By Wendy Sarubbi | July 2, 2013 5:10 pm

DSC_1746Leaders at the University of North Dakota School of Medicine spent July 1 at the UCF College of Medicine, seeking information and inspiration as they build a new facility to train medical and health sciences students.

UND’s medical school has been open for more than 100 years, but recently received state approval to build a new $124 million facility.  “We did some research and decided that this would be one of the best places to come and see how to build a brand new medical education center,” Randy Eken, UND associate dean for administration and finance, said of visiting UCF. “The reputation of this school just made it an easy first choice to visit.”

DSC_1737Eken was joined by fellow UND administrators, faculty members and department heads, along with a few architects who will plan the new building. The group spent the day touring UCF’s Health Sciences Campus at Lake Nona, learning in detail the physical design and curriculum foundation of virtually every department and educational space. The tour was led by UCF College of Medicine Director of Resources Facilities Barbara O’Hara, who played a vital role in the planning and building of the Lake Nona facility  and knows what went into every room. The visitors came equipped with plenty of questions on educational technology, design and space planning.

DSC_1724In the state-of-the-art Anatomy Lab, Dr. Andrew Payer, professor of anatomy, demonstrated the computer screens above every dissection table that provide interactive textbook materials, shared imaging and opportunities for students to get additional online information during dissections. One of the most striking aspects of the lab is the bright, open feel, and the panoramic view of Medical City. While most anatomy labs are located in the basement, the UCF College of Medicine placed the lab on the top floor, to honor the gift of those who will their bodies to science. “We probably have one of the best labs in the country, so they were able to go back with some good ideas.” Dr. Payer said. “I could tell by their expressions that they were pretty much in awe.” The North Dakota team also toured the Clinical Skills and Simulation Center, seeing high-tech mannequins and virtual patients that can mimic medical conditions and even, in the case of the mannequins, exhibit biological reactions like sweating and salivating.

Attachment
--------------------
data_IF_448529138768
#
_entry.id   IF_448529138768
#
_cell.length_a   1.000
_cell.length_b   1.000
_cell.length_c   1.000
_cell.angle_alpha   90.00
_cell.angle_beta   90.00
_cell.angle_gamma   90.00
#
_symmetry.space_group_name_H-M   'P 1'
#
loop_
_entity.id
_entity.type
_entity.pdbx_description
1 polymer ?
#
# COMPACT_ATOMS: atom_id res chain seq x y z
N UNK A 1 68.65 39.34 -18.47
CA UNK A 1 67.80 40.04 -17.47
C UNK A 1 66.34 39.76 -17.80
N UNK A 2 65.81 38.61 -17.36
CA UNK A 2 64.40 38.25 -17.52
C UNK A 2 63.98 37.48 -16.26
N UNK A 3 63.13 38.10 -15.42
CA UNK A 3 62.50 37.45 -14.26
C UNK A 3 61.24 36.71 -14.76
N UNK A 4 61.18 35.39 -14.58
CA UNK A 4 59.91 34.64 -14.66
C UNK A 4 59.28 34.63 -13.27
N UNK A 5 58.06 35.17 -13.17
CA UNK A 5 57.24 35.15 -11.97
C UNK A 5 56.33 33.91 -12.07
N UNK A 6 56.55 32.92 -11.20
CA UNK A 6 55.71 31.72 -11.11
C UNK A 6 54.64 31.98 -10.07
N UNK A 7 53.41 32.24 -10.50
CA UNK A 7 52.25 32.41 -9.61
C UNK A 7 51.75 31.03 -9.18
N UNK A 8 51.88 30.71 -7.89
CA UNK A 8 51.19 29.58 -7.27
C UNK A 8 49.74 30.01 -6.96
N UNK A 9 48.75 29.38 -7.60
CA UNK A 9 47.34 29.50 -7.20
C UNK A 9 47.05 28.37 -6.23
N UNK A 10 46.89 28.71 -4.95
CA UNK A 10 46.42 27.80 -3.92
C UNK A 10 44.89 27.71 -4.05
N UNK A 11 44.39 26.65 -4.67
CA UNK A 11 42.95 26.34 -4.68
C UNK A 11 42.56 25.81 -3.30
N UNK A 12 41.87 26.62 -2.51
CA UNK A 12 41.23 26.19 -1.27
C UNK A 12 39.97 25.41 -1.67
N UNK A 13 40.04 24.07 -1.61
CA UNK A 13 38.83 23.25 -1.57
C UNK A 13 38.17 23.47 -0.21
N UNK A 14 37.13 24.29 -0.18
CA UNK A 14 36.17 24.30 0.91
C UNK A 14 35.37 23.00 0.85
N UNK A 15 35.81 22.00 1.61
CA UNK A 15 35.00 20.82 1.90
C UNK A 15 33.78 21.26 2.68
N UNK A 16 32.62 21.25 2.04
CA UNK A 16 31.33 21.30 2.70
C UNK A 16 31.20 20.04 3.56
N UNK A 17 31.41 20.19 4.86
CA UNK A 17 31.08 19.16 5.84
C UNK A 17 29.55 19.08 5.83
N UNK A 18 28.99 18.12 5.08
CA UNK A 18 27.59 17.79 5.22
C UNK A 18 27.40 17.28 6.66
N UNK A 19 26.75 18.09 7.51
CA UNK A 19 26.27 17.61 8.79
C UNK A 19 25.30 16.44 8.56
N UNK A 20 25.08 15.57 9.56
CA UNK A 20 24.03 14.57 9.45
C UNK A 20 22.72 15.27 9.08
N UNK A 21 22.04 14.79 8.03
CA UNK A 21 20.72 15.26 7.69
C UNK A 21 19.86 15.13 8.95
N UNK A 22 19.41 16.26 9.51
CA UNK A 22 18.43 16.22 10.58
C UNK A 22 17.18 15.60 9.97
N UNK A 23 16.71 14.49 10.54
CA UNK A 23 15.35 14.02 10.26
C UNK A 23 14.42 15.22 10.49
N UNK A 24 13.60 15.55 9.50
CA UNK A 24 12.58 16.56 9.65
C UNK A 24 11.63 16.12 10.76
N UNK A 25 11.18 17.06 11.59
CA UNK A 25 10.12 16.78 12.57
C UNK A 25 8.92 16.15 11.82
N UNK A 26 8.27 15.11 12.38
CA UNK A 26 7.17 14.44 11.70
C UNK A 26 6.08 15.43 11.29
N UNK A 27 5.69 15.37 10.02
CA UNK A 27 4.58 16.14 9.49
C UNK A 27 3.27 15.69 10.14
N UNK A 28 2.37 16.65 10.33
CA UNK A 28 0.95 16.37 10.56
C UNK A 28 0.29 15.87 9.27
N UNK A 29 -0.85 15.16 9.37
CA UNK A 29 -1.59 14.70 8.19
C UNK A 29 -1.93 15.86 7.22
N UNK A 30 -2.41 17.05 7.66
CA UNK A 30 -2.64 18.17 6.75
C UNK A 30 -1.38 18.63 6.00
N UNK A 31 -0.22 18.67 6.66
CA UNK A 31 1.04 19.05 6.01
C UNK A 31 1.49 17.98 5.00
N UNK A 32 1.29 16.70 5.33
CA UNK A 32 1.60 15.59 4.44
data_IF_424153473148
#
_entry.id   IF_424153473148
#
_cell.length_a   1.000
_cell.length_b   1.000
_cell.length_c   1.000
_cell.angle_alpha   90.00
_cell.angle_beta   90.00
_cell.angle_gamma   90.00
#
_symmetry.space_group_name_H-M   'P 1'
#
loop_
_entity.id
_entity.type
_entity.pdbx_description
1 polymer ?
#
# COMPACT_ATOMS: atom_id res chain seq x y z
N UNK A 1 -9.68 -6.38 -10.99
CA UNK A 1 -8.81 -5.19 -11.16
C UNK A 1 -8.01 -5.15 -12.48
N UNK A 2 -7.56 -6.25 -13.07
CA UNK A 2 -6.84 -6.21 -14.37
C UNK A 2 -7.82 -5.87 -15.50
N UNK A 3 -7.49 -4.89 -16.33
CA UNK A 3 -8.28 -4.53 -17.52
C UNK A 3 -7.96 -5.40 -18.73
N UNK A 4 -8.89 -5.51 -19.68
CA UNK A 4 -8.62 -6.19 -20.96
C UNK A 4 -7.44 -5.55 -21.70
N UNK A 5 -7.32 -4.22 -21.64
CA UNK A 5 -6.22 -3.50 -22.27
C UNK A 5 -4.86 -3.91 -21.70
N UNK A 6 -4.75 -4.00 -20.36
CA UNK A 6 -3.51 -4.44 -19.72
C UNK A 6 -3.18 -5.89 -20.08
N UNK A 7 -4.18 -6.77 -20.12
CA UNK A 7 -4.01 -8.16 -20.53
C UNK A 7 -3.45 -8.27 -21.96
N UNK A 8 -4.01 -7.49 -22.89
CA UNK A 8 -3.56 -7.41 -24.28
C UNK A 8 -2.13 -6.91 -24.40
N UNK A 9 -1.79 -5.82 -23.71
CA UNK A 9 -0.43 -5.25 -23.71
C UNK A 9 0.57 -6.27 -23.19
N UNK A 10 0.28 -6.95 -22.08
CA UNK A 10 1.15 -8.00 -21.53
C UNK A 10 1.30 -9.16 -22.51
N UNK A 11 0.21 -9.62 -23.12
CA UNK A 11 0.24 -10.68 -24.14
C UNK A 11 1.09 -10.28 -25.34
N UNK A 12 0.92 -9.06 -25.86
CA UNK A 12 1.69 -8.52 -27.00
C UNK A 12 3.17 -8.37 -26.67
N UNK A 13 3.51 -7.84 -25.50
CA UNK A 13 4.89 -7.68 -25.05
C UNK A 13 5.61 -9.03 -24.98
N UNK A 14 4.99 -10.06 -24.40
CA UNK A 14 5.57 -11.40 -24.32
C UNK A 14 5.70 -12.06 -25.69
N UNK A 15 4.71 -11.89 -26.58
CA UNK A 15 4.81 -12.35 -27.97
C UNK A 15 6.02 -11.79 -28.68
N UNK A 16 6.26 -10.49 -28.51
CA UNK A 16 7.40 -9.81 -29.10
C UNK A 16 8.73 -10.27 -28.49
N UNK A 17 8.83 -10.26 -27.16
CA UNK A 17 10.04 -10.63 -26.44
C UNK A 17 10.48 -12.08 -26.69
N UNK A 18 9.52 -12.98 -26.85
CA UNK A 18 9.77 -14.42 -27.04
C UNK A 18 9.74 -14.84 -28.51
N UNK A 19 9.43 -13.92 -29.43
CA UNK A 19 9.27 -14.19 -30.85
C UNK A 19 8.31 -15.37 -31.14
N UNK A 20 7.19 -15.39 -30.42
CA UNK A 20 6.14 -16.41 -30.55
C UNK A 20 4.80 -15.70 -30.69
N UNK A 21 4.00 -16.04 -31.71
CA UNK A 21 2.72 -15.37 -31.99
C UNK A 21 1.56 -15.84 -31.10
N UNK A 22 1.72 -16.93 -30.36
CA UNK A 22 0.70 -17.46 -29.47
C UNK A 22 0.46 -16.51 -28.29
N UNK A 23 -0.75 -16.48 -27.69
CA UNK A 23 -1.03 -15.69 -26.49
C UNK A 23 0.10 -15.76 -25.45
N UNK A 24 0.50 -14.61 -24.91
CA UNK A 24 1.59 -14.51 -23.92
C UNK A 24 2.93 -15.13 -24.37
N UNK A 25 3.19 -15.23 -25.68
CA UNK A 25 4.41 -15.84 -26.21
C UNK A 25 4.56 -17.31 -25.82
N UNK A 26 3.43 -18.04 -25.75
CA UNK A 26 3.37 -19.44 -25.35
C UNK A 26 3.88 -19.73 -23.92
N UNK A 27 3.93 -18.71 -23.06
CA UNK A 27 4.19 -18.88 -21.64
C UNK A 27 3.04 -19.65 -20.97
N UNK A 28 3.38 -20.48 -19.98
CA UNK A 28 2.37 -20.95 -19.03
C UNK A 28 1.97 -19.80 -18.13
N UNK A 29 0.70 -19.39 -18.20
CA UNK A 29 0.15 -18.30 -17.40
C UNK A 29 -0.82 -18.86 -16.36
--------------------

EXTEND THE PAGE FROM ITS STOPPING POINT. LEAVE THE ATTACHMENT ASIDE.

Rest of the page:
The visitors were particularly interested in how the Burnett School of Biomedical Sciences is part of the medical school, as the UND will be integrating multiple health education programs under the same medical school.  They toured the Burnett Biomedical Sciences Building at Lake Nona and heard from Dr. Sampath Parthasarathy, associate director of research, on UCF’s commitment to research in medical education.

The group will make one more stop before heading back to North Dakota. They are flying to Richmond, Virginia to visit Virginia Commonwealth University. The UND leaders said the UCF College of Medicine has certainly left an impression on them as they begin the journey of building their own new medical school. UCF is an extremely well-built and well-planned facility,” Eken said. “You can tell the people took ownership of this place, and it really shows.”

Post Tags

Related Stories